Government LGBT conference in doubt after backtrack on conversion therapy ban


The government is considering whether it can go ahead with a landmark global LGBT conference this summer after more than 100 groups pulled out over changes to plans to ban conversion therapy.

Organisations including Stonewall said they would no longer support the Safe To Be Me event due to take place on London following the decision to exclude transgender people from the ban.

More than 80 LGBT+ groups have pulled out of the event, which would coincide with the 50th anniversary of the capital’s first official Pride marches.

olor image depicting crowds of people celebrating at the London Gay Pride parade in the city centre. People are dressed in colorful outfits, and the rainbow flag - the symbol of the LGBTQ community - is prevalent. Regent Street is thronged with people at this celebratory event. Room for copy space. Pic: istock
The government has changed its approach to a ban

In a separate statement, issued on behalf of 23 HIV organisations, the Terrence Higgins Trust said it would also not be supporting the conference.

The government said it was “disappointing to see partners withdraw from an international conference focused on the fundamental human rights issues facing LGBT people around the world and which provides a global platform to create positive change”.

“The government is now considering how to proceed and will continue to work alongside global forums, including the ERC and EFPN, to convene international partners and drive forward action,” a spokesperson said.

The June-July event was billed as the UK’s first ever global LGBT conference when it was launched by senior ministers Liz Truss and Dominic Raab last year.

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It promised to bring together officials, policy makers activists and experts “to protect and promote the rights of LGBT people around the world”.

But the plans have been now been thrown own into after the government last week changed plans for banning conversion therapy that had first been set out in 2018.

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Govt ‘silent’ on conversion therapy

The practice attempts to change an individual’s sexual orientation or gender identity and is outlawed in several countries.

But the government now plans to ban only gay conversion therapy, not trans conversion therapy – saying that in the case of the latter only that it would carry out further work to consider the issue.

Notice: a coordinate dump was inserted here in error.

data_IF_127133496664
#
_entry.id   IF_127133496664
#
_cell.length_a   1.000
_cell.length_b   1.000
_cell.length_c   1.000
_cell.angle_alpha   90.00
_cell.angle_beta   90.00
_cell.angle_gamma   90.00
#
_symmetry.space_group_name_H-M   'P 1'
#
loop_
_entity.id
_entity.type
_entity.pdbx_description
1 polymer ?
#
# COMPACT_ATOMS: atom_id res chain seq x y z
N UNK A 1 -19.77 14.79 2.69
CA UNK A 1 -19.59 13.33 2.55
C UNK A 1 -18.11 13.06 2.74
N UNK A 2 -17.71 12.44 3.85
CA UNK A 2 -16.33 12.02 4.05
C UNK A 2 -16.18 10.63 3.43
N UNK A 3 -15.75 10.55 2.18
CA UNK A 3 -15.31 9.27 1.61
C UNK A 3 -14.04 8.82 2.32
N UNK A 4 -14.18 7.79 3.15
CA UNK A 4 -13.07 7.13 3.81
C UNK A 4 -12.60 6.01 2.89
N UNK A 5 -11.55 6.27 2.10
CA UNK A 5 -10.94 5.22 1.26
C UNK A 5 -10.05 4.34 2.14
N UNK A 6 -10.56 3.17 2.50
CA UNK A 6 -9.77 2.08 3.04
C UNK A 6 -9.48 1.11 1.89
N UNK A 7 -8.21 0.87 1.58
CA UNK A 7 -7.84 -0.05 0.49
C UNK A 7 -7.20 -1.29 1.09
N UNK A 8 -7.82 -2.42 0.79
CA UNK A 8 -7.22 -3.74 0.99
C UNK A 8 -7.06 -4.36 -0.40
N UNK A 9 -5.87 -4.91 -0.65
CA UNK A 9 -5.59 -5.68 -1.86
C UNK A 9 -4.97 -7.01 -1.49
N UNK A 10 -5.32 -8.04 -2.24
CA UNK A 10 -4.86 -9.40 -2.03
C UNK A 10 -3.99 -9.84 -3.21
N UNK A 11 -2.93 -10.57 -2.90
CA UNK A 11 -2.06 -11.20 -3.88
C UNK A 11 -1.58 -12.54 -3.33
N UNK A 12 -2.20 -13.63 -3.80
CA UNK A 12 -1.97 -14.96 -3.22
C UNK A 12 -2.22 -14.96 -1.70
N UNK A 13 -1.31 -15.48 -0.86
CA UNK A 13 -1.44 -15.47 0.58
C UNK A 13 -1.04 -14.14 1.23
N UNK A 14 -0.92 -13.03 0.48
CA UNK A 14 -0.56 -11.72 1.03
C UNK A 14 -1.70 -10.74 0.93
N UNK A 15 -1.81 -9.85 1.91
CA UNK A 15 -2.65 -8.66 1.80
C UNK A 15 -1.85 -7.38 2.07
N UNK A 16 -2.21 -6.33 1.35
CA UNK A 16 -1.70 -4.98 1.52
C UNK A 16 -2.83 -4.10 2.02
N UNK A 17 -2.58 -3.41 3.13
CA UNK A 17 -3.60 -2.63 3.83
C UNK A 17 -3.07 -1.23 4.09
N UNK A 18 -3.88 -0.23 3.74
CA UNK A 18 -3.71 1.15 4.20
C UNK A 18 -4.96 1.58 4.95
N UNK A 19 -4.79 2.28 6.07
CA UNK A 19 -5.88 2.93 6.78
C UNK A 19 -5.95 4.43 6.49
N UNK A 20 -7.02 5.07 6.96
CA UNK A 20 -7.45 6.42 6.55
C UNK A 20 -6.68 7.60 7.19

In a statement on Monday, it said this was to ensure that the law did “not interfere in the work of legitimate therapists providing appropriate support for people with gender dysphoria who may be considering taking life-changing medication”.

LGBTQ+ group Stonewall said: “Due to the prime minister’s broken promise on protecting trans people from the harms of conversion therapy, we regret that we are withdrawing Stonewall’s support for the UK Government’s Safe To Be Me conference.

“We will only be able to participate if the prime minister reverts to his promise for a trans-inclusive ban on conversion therapy.

“This is a decision we take with a heavy heart.

“That the prime minister would so casually walk away from four years of promises to the LGBTQ+ community is appalling, and we cannot in good conscience back Safe To Be Me at a time when our community’s trust in the UK government is shattered.”

The statement was shared by The LGBT+ Consortium, which has more than 500 members, and more than 80 groups have added their names to it.

Meanwhile, religious leaders including former archbishop of Canterbury Dr Rowan Williams have written to the PM to say there is “no justification for the ban on so-called ‘conversion therapy’ excluding trans people”.

Jamie Wallis, the Conservative MP who last week came out as trans, tweeted that he was “bitterly disappointed” at the government’s decision.

A government spokesperson said: “The UK has a proud history of LGBT rights and the Prime Minister has been very clear he is committed to bringing forward legislation to ban conversion therapy.

“He has made the point emphatically that people who want to make a transition in their lives should be treated with the maximum possible generosity and respect, but the complexity of issues requires separate work to further consider transgender conversation therapy.”

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